In this study, researchers examined the effects of supplementing a diet slightly deficient in MP with rumen protected methionine, rumen protected lysine, and rumen protected histidine each individually. They also examined the effect of supplementing a MP deficient diet with all three AA on cow productivity. As expected, lactating cows fed a MP-deficient diet had decreased DMI, feed efficiency and yields of milk and milk components compared to cows fed a diet adequate in MP. Research results include:

  • Cows fed a diet deficient in MP and supplemented with rumen protected histidine alone, or in combination with rumen-protected methionine and rumen-protected lysine had dry matter intakes similar to cows fed a diet adequate in MP (62.8 lbs/day vs. 63.9 lbs/day). Cows fed a diet deficient in MP without AA supplementation had a DMI of 61 lbs/day.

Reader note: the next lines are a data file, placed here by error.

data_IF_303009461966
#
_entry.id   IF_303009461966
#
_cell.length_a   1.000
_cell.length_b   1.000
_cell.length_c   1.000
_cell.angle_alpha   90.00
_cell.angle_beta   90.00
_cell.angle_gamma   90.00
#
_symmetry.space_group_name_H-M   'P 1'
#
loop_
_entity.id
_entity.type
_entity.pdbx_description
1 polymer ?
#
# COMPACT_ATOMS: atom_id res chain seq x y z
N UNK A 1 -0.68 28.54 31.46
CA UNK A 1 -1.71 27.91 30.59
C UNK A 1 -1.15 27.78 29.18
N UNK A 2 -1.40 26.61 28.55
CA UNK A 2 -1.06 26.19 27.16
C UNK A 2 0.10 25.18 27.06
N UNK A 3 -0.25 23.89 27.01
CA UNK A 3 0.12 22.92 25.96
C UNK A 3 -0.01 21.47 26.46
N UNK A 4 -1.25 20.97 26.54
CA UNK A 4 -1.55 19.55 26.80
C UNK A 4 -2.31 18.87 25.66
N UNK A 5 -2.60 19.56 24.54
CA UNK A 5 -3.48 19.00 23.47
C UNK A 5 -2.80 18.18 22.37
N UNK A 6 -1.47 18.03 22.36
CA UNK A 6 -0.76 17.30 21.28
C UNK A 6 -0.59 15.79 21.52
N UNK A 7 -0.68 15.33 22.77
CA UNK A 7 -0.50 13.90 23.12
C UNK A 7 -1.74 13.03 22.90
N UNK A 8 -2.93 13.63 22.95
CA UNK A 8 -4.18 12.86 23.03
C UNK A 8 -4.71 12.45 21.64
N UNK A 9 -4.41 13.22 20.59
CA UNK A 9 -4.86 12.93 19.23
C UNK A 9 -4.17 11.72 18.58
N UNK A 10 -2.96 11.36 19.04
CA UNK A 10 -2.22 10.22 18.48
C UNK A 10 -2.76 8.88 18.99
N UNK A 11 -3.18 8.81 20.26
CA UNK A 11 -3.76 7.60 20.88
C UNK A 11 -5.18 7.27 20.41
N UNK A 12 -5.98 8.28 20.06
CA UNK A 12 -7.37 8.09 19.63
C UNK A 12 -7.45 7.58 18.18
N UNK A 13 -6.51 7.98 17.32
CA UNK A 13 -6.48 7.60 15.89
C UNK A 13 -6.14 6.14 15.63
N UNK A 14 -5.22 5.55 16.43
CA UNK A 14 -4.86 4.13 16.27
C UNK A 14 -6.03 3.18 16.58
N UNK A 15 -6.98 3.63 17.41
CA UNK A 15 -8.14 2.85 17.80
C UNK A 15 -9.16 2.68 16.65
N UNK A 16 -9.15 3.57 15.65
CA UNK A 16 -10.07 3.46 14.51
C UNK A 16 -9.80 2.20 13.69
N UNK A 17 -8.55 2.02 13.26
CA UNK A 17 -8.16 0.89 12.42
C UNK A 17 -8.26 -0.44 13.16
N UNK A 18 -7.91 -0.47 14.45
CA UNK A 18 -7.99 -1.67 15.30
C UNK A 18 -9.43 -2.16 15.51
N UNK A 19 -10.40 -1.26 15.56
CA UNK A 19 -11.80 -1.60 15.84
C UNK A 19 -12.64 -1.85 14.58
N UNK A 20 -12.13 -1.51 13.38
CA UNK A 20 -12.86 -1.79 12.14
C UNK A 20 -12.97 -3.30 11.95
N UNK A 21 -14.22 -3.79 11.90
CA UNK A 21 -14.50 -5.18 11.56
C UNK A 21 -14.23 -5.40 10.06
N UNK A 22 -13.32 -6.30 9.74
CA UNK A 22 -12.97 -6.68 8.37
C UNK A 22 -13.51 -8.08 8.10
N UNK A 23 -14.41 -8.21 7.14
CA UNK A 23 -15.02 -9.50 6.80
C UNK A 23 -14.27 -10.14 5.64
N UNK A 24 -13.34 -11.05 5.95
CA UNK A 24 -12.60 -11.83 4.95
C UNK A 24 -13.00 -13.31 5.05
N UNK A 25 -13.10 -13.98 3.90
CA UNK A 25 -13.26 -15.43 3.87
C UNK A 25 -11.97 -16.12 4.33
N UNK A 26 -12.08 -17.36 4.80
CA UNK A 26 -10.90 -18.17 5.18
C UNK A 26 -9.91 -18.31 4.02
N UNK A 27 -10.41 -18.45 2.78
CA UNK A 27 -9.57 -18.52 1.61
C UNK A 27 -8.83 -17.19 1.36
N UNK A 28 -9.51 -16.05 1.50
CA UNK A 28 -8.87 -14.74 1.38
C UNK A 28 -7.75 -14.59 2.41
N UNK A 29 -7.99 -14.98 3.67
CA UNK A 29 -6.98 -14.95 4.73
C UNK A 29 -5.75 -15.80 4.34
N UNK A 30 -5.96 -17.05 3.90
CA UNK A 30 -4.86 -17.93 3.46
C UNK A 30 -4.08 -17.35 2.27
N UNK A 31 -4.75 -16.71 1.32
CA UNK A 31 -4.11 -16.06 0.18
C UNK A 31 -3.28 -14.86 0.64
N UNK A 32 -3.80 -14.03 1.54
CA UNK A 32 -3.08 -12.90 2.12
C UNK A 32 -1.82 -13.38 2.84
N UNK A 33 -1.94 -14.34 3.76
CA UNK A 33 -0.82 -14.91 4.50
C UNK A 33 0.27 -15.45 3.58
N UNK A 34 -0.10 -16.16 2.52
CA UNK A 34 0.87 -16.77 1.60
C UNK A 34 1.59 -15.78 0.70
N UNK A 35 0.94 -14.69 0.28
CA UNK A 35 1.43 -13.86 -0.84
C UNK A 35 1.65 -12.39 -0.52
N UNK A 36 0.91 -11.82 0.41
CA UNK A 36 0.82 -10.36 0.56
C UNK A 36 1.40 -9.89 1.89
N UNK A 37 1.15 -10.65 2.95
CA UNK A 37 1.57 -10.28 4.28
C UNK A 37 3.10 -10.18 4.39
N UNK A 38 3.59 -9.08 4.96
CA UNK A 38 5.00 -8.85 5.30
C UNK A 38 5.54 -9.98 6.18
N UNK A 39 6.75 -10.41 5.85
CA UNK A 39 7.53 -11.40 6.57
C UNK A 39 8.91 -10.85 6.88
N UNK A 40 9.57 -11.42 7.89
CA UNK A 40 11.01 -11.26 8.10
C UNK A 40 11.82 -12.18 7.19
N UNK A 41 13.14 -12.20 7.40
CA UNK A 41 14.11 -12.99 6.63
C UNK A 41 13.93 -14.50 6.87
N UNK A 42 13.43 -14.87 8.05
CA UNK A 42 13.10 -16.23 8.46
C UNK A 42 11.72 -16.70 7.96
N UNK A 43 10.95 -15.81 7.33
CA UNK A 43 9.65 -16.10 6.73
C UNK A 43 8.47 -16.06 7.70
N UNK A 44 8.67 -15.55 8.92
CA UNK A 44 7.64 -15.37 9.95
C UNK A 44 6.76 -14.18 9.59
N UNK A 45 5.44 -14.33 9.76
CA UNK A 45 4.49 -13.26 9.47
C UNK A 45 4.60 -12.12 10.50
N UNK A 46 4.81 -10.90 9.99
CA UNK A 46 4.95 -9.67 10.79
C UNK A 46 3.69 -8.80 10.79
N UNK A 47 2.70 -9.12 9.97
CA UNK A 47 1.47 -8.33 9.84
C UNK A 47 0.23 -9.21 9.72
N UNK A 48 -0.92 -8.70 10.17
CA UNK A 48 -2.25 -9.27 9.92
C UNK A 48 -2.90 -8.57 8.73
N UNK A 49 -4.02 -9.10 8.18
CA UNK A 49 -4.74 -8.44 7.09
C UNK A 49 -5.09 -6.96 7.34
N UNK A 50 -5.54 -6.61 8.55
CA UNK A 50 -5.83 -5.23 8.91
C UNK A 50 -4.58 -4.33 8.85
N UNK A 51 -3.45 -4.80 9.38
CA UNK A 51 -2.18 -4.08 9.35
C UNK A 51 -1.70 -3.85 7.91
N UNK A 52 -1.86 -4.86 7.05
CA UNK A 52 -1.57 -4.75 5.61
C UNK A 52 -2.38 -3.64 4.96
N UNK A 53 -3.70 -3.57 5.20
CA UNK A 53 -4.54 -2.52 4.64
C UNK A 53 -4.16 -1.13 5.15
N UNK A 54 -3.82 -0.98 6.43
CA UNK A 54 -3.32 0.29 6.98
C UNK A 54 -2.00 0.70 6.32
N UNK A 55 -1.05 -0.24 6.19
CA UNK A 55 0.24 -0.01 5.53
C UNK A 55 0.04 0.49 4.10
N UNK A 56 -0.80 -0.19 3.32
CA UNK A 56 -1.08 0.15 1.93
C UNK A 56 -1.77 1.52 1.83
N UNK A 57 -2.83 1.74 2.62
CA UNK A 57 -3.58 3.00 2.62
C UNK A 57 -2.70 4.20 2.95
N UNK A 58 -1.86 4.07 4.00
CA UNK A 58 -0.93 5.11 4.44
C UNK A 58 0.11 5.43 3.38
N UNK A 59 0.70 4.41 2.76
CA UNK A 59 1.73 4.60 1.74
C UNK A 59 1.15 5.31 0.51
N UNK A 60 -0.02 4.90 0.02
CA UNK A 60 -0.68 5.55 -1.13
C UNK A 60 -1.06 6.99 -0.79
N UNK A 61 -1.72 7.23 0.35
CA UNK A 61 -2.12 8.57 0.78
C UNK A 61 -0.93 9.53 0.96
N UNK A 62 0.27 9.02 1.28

• Cows fed a diet deficient in MP and supplemented with all three AA together had higher milk protein (3.14% vs. 3.02%) than cows fed a diet with adequate MP.
  • The observed DMI, milk composition and plasma AA responses in this study confirmed that histidine is a limiting AA in cows fed a diet slightly deficient in MP.

You can read the full article “Effects of Rumen-Protected Methionine, Lysine and Histidine on Lactation Performance of Dairy Cows,” in the June 2016 issue of Journal of Dairy Science.

Testimonial
Meet Godfrey Dairy

Meet Godfrey Dairy 1

When Godfrey Dairy owner Dave Clark got his start in the dairy business at 17 he had 40 cows. Now his Madison, GA dairy is milking 1,050 Holsteins. Herd manager Cuyler Johnson, who has worked with Clark for 22 years, attributes the dairy’s ongoing success to hard work, common sense, and the drive to continually improve.